(Pictured: Bo Donaldson and the Heywoods on American Bandstand, 1974.)
One of my nephews started his freshman year in high school last week. On his first day, I found that I couldn’t remember a single damn thing about my first day in high school, which would have been in 1974. (I’d like to think it’s because my memory is full rather than failing, but anything’s possible.) Then I listened to the American Top 40 show from September 7, 1974. I didn’t remember specific incidents as much as I remembered who that freshman was, and how it felt to be him: game for a challenge but nervous about it, optimistic but wary, holding on to what was familiar as a compass for navigating the stuff that wasn’t.
This chart sits right between the seasons, with songs I’d been hearing on AM all summer and songs I would be hearing when I discovered FM that fall. The latter also provide the soundtrack for one of those autumns I remember as especially happy and secure, although it almost certainly was not. The usual handful of notes is on the flip.
40. “Stop and Smell the Roses” and 36. “One Hell of a Woman”/Mac Davis. This may have been the week in which the 1970s reached peak Mac-itude. Davis had his own TV variety show in the summer, and “One Hell of a Woman” had peaked at #11 in July. It had fallen to #41 for the week of August 31 (its 23rd week on the Hot 100), but then jumped back into the 40 for two more weeks before falling out again. As for “Stop and Smell the Roses,” I have always thought it sounds mighty good on the radio, although nobody plays it anymore.
30. “Earache My Eye”/Cheech and Chong. The hottest record on the show this week, up nine spots. The raging riff around which “Earache My Eye” is built (which is actually pretty great) made for a horrible train wreck next to…
29. “I Love My Friend”/Charlie Rich. Rich charted five singles on the Hot 100 in 1974 alone, all of which were #1 country singles. And that’s not counting “The Most Beautiful Girl,” which had done time at #1 pop and country in December 1973.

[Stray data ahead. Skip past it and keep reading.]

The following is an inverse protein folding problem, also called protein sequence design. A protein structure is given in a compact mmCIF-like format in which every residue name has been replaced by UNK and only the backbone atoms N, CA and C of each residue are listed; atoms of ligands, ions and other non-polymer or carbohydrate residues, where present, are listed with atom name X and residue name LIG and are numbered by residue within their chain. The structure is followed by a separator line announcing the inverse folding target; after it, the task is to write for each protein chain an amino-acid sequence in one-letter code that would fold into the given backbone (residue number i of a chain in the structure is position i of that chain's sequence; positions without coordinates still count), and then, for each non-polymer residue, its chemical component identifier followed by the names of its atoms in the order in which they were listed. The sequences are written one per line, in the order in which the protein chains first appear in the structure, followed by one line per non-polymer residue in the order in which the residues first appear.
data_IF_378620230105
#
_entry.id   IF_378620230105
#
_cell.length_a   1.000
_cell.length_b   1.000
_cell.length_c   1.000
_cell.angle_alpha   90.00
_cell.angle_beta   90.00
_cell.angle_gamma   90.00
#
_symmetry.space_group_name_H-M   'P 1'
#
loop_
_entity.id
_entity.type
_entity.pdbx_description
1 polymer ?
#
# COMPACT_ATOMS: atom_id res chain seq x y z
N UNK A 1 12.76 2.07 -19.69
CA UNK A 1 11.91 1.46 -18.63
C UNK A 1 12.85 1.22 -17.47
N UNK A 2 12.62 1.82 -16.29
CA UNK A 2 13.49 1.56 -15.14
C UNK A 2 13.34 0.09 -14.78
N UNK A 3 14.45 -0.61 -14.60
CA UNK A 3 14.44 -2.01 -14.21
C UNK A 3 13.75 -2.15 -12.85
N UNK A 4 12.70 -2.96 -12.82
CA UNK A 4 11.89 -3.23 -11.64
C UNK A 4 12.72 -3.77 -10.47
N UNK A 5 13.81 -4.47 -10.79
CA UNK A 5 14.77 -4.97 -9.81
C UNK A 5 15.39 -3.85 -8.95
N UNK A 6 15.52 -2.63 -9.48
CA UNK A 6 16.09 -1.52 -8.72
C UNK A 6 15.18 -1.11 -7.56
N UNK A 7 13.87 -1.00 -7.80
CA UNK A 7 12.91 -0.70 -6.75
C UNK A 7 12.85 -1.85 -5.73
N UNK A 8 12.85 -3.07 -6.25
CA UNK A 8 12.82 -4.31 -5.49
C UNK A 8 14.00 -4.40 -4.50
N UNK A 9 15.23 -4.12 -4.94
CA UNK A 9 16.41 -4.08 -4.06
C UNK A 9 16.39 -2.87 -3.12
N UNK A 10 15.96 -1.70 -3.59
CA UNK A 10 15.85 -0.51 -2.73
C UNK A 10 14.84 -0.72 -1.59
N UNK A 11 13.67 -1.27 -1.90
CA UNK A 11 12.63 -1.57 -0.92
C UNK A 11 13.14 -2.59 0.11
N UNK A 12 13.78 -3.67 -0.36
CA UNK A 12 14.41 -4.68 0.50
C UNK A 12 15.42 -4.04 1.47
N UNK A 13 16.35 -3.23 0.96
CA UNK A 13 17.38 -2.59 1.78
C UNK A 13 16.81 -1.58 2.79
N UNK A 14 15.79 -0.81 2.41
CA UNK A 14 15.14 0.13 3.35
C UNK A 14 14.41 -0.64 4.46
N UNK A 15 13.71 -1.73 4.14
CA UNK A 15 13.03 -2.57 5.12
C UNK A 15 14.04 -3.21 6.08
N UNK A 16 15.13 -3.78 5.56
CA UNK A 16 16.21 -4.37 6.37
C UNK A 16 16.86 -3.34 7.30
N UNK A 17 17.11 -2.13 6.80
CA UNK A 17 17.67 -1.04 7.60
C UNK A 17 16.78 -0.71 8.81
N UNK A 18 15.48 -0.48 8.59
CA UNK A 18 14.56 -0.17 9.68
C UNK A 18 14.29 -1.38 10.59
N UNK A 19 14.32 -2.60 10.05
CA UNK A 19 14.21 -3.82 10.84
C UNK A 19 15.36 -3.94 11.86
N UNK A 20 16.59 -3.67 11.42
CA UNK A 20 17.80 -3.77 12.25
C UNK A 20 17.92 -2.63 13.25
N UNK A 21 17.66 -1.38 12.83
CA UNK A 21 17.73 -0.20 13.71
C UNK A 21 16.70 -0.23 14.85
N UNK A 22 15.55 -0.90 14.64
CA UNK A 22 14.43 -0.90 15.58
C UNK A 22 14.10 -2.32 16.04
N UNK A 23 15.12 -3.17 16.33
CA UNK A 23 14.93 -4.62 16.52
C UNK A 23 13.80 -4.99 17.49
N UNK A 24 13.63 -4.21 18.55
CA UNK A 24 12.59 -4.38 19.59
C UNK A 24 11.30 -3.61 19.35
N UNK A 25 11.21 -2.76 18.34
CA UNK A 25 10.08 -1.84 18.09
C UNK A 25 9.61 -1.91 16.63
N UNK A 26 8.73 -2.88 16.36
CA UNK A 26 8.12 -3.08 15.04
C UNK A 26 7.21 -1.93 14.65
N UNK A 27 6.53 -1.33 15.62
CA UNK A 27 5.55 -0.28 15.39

24. “Free Man in Paris”/Joni Mitchell and 23. “Who Do You Think You Are”/Bo Donaldson and the Heywoods. These two records plus golden early September sunshine equals Jim being unable to take your call at the moment. Please leave a message and he will return your call when he gets back from 1974.
16. “Rub It In”/Billy “Crash” Craddock. This cheesy summer goof was a #1 hit on the country chart and it maintained its #16 Hot 100 peak for three weeks. Here’s something deeply weird: ARSA shows it at #1 on a survey from LM Radio 917 in Lourenço Marques, Mozambique, dated November 3, 1974. Which means “Rub It In” hit #1 in Mozambique while the country was being wracked by revolution.
12. “Hang on in There Baby”/Johnny Bristol. In which Bristol is fairly explicit about making love to his “sweet virgin of the world,” exploding in ecstasy and such. Obviously, this wasn’t the easiest thing for me to hear in the fall of 1974, and it was no picnic the other day in the car if you wanna be honest about it.
11. “Feel Like Makin’ Love”/Roberta Flack. Stay horny, my friends.
10. “Then Came You”/Dionne Warwick and the Spinners. This record cracked the Top 10 in its seventh week on the Hot 100. It would go 8-6-4-3-3-2 before hitting #1 for the week of October 26, which I believe was some kind of record for slow cooking to #1. For the week of November 2, it would fall to #15. A few years ago I wrote about the unusual plunges made by certain records in the fall of 1974; the drop by “Then Came You” was one of the strangest, although the week after it happened, Billy Preston’s “Nothing From Nothing” would take exactly the same dive.
1. “(You’re) Having My Baby”/Paul Anka and Odia Coates. When I was writing World’s Worst Songs for Popdose a few years ago, this was a particularly low-hanging piece of fruit. Long story short, it earned Anka the title of Ms. magazine’s 1974 Male Chauvinist of the Year, although he’d started down that route years before by writing “She’s a Lady,” the 1971 Tom Jones hit.
I don’t hate “Having My Baby” as much as some people do, however. There are worse records on this chart. For example: if I have to choose between “Having My Baby” and “Rub It In,” hit it again, Paul.
3 thoughts on “Who You Are”
Is your answering-machine riff a deliberate reference to “The Rockford Files” (debuted September 1974), or is that just coincidence?
Some interesting-to-me stuff on the back half of that chart, like Grand Funk with the weird, swampy-sounding “Shinin’ On,” and Tower of Power making one of its few Top 40 appearances.
1974 seemed like a long year to me: getting the nerve to put my arm around a girl on a school bus trip to “Seasons in the Sun; Boy Scout camp with somebody’s radio playing “Waterloo,” “The Air That I Breathe” and “LaGrange;” our trip to Florida with the radio playing “I Shot the Sheriff, “Rock Me Gently” and “Sweet Home Alabama” then watching the Nixon resignation on the hotel teevee. Like you, high school loomed. Imagine my surprise when I saw that the cafeteria had a juke-box and someone played “Come Monday,” “Let it Ride” and “Woman From Tokyo” every single day that fall.
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